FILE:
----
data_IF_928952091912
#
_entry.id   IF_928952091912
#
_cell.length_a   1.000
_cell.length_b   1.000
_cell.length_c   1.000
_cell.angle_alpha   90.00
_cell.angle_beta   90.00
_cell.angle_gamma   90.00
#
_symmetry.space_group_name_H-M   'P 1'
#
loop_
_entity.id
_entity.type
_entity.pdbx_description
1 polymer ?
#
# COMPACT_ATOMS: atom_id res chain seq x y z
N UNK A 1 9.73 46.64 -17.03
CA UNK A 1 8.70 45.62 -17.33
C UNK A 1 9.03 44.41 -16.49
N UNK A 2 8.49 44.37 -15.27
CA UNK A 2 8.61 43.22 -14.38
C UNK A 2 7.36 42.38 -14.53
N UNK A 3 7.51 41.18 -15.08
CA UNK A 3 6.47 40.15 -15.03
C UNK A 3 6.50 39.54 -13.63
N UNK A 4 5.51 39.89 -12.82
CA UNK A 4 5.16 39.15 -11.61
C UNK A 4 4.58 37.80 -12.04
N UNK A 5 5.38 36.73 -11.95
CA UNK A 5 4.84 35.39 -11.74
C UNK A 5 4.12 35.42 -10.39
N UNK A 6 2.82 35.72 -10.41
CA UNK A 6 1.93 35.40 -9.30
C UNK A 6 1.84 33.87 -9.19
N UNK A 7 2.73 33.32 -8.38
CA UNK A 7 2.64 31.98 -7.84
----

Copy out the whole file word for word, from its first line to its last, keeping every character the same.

data_IF_928952091912
#
_entry.id   IF_928952091912
#
_cell.length_a   1.000
_cell.length_b   1.000
_cell.length_c   1.000
_cell.angle_alpha   90.00
_cell.angle_beta   90.00
_cell.angle_gamma   90.00
#
_symmetry.space_group_name_H-M   'P 1'
#
loop_
_entity.id
_entity.type
_entity.pdbx_description
1 polymer ?
#
# COMPACT_ATOMS: atom_id res chain seq x y z
N UNK A 1 9.73 46.64 -17.03
CA UNK A 1 8.70 45.62 -17.33
C UNK A 1 9.03 44.41 -16.49
N UNK A 2 8.49 44.37 -15.27
CA UNK A 2 8.61 43.22 -14.38
C UNK A 2 7.36 42.38 -14.53
N UNK A 3 7.51 41.18 -15.08
CA UNK A 3 6.47 40.15 -15.03
C UNK A 3 6.50 39.54 -13.63
N UNK A 4 5.51 39.89 -12.82
CA UNK A 4 5.16 39.15 -11.61
C UNK A 4 4.58 37.80 -12.04
N UNK A 5 5.38 36.73 -11.95
CA UNK A 5 4.84 35.39 -11.74
C UNK A 5 4.12 35.42 -10.39
N UNK A 6 2.82 35.72 -10.41
CA UNK A 6 1.93 35.40 -9.30
C UNK A 6 1.84 33.87 -9.19
N UNK A 7 2.73 33.32 -8.38
CA UNK A 7 2.64 31.98 -7.84